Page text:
Thursday, November 10, 2011

Motorcycle Accidents: How to Avoid Them and Act in the Event of One

Here's another guest post about an interesting topic. Enjoy!

Motorcycle Accidents: How to Avoid Them and Act in the Event of One

How to Avoid a Motorcycle Accident

Motorcycle accidents account for 11 percent of all road accidents, and more than half of all motorcycle accidents involve at least one other vehicle.  There are a number of reasons that motorcyclists become involved in accidents, but the most common reasons are:

·         Failure to negotiate a bend.

·         Lane splitting.

·         Other motorists not seeing the motorcyclist.

·         Excessive speeds.

·         Disobeying driving rules, such as traffic signs.

·         Driving under the influence of drugs or alcohol.

Interesting is that in two-vehicle fatal motorcycle accidents, a little more than 4 in 10 are the result of a vehicle turning left while a motorcycle attempts to go straight, pass, or overtake a vehicle.

Given this, there are ways to avoid an accident:

·         Follow all road laws.

o   Obey the posted speed limit.

o   Use your turn signals.

o   Do not lane split or ride in the shoulder.

·         Observe your surroundings.

o   Be aware of other vehicles around you.

o   Be sure that you are not in other vehicles’ blind spots.

o   Position yourself closer to the side of the road you are on.

o   Observe weather conditions that affect the roads.

o   Constantly check for potential hazards, such as debris in the roadway.

·         Read your bike’s owner’s manual.

·         Take a motorcycle safety course.

·         Regularly check your bike for needed maintenance.

·         Intersections are where many motorcycle accidents take place; slow down and be extra cautious when you approach one.

·         Keep a safe distance from the vehicles around you.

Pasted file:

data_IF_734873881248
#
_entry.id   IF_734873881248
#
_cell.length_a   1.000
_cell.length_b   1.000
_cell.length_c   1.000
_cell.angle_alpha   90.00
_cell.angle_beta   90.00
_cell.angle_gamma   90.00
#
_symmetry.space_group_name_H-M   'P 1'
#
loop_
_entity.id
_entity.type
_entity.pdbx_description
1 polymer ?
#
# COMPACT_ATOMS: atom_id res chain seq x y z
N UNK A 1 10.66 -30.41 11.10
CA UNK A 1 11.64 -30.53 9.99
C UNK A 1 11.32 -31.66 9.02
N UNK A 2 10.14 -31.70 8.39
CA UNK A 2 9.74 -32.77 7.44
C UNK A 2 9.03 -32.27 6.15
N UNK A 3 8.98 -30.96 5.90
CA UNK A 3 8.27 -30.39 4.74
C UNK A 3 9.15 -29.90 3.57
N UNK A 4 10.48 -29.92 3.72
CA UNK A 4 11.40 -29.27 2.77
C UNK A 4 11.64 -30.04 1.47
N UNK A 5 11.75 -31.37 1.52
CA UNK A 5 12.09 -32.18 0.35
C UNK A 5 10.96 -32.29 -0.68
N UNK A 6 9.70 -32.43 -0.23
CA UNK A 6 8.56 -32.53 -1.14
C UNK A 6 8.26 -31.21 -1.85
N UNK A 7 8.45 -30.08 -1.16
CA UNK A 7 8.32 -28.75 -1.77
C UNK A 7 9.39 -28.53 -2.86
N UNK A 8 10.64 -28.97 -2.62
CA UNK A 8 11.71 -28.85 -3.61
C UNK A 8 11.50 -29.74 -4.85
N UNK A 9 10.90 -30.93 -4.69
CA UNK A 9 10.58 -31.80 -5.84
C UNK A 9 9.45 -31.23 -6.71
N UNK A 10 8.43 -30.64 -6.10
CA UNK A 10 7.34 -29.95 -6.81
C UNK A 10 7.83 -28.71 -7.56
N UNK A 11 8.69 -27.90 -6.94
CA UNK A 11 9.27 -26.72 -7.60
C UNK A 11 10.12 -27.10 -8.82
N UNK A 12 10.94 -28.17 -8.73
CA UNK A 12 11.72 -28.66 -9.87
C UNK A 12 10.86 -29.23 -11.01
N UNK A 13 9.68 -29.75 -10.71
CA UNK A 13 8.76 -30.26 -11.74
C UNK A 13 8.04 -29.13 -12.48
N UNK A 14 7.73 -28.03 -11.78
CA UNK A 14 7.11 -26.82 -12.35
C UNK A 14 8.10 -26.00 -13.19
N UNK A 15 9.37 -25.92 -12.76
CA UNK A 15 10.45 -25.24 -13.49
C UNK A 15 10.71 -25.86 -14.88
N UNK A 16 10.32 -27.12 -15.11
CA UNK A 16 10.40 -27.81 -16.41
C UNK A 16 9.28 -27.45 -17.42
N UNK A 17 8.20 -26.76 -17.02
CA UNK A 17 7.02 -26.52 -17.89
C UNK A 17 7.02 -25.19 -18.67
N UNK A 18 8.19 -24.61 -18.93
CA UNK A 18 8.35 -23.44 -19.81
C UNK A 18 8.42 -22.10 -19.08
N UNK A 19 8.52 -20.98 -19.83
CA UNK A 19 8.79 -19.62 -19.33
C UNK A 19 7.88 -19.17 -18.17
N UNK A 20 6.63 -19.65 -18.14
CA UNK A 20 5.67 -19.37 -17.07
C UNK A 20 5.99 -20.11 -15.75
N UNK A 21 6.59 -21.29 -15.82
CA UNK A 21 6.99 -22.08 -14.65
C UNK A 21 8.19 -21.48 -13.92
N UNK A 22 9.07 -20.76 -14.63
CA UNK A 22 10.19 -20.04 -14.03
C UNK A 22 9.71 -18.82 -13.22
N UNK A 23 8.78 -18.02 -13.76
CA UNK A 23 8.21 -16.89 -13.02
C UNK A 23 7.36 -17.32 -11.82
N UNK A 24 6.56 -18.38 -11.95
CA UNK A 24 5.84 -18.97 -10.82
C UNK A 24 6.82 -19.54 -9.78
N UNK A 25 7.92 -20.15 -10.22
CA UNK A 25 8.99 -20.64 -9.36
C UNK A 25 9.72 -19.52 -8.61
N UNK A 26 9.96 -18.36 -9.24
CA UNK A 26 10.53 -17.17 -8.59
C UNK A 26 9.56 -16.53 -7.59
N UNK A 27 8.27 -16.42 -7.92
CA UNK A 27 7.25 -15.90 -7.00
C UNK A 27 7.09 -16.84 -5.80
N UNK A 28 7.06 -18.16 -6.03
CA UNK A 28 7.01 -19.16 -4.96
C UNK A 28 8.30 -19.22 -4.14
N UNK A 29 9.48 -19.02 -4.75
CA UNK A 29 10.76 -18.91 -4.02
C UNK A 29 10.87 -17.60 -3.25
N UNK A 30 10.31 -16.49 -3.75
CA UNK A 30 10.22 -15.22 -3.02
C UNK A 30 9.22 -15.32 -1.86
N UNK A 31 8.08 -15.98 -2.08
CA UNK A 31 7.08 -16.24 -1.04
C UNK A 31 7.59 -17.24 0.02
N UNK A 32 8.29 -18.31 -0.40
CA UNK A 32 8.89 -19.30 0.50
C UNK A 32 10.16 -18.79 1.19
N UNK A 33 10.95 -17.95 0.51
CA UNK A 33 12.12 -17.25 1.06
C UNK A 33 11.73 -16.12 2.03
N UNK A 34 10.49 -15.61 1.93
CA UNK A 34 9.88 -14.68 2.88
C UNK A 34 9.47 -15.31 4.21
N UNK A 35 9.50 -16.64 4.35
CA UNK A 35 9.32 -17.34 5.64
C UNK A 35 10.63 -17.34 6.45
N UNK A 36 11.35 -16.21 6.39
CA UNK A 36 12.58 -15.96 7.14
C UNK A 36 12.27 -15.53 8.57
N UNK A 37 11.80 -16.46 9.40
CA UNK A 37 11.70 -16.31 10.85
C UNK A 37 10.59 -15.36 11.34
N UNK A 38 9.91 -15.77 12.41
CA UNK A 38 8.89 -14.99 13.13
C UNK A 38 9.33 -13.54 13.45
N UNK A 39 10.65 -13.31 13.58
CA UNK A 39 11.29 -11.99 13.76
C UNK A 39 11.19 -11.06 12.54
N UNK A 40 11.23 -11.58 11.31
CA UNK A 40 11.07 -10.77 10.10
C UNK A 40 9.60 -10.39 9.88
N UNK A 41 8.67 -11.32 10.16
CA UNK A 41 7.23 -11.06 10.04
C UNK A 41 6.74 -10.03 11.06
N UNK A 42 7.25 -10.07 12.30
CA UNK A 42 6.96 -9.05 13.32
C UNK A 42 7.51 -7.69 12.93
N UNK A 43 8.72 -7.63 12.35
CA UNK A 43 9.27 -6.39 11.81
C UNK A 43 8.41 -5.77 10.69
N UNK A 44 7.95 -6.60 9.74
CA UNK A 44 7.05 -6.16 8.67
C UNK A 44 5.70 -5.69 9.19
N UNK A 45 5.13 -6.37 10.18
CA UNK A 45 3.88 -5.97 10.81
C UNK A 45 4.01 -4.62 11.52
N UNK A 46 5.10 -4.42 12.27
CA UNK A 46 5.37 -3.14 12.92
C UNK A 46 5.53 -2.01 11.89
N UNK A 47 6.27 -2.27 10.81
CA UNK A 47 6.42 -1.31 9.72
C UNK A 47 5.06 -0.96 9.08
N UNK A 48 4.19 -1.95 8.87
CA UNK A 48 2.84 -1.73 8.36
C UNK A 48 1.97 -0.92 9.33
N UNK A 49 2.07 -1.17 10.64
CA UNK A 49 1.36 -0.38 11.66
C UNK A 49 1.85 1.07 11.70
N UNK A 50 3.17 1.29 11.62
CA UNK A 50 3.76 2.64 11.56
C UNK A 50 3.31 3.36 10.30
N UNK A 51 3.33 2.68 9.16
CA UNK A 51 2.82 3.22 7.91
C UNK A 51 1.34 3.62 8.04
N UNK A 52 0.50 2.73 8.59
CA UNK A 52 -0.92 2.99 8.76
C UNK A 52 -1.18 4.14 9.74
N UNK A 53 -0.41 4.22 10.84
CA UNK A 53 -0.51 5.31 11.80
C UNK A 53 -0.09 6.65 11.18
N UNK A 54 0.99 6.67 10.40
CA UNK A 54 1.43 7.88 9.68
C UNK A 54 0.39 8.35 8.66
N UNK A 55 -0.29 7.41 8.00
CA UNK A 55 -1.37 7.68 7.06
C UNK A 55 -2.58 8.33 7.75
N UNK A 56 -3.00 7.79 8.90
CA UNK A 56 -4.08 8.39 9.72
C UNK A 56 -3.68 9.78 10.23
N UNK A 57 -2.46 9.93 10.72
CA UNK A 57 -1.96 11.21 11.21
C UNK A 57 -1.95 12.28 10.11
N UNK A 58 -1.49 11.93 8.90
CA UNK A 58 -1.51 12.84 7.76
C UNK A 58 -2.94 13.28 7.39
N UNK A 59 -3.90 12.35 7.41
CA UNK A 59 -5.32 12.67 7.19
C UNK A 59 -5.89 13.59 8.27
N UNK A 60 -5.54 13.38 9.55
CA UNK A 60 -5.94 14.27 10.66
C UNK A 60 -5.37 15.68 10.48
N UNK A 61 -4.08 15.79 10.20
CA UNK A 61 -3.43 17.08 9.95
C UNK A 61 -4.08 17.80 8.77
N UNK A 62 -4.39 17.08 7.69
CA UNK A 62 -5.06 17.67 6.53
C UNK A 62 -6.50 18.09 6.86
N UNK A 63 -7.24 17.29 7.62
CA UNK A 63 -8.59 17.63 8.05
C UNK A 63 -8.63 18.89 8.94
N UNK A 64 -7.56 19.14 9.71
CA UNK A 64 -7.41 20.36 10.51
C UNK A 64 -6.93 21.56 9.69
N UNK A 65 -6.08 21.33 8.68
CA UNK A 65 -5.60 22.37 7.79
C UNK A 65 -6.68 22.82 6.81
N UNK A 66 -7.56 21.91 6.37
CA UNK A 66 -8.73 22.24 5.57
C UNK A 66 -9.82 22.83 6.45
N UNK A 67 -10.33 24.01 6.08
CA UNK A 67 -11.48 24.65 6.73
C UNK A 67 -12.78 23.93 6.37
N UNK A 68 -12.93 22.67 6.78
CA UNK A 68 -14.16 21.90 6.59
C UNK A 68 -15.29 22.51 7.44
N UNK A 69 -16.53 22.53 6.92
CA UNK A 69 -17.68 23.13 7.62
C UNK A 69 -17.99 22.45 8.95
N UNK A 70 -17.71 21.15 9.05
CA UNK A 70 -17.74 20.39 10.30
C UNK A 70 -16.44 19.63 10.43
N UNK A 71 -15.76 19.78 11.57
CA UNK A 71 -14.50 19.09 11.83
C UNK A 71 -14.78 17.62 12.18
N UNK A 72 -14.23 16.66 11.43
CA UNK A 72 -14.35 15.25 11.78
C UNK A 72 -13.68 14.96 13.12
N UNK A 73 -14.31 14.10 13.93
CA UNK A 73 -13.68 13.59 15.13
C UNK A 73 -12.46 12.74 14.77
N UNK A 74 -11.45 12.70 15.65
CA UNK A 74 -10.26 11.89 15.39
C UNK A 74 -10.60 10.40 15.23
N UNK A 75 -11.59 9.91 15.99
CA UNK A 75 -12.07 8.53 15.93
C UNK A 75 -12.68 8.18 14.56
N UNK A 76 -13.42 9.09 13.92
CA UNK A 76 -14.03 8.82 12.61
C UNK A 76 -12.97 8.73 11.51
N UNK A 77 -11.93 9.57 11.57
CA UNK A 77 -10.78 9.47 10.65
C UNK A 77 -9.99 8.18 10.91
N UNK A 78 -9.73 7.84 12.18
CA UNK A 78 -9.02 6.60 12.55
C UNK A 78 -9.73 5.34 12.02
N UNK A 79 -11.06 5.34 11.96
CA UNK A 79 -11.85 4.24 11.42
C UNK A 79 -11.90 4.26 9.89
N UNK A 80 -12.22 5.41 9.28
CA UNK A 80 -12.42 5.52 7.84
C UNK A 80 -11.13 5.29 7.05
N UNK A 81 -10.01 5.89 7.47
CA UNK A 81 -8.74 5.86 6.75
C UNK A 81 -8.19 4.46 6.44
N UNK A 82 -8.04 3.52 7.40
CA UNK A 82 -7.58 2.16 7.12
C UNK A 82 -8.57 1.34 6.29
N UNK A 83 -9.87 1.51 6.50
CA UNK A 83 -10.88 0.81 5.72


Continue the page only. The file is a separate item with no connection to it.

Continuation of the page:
·         Be extra cautious during dusk and nighttime; this is when other motorists’ vision is least reliable.

What to Do In the Event of an Accident


1.      Do not lay down your bike unless you must.  You will be safer on your bike than under it.  The metals and plastics on bikes will cause you to slide longer than the rubber on your tires will.

2.      Use both the front and back brakes, but only pump your front brakes if they lock.

3.      Try to relax if you fall; attempting to stop usually results in more injuries.

a.       Tucking and rolling may result in spinal injuries.


1.      Do not stand up until:

a.       You have completely stopped moving.

b.      You have checked yourself for serious injuries, like spinal or head injuries.

2.      If you are injured and capable, call 9-1-1.

3.      Do not leave the scene of the accident.

4.      If you seem to have only minor injuries, check others involved in the accident.

5.      If no one seems injured, you need to begin the post-accident process.

a.       If possible, take pictures of the scene before any vehicles are moved.

b.      Move your vehicle to a safe location.

c.       Exchange insurance and contact information with all of those involved in the accident.

d.      Stay calm.

e.       Take pictures off all damages to your motorcycle and other vehicles.

f.        File a vehicle accident report either at the scene with a police officer or after the accident at a police station.

g.       Regardless of whether or not you feel injured, go to a doctor for examination.  Adrenaline pulses through you during and after an accident and can prevent you from feeling injured; also, you cannot see internal injuries.

Gina Williams is a guest post and article writer bringing to us information on how to avoid a motorcycle accident, and what to do in the event of one.

Gina also writes about motorcycleaccident statistics


  1. Road accidents are somewhat inevitable yet there are a lot of ways to prevent it. You must be extra careful while driving and also you should very focused on the road.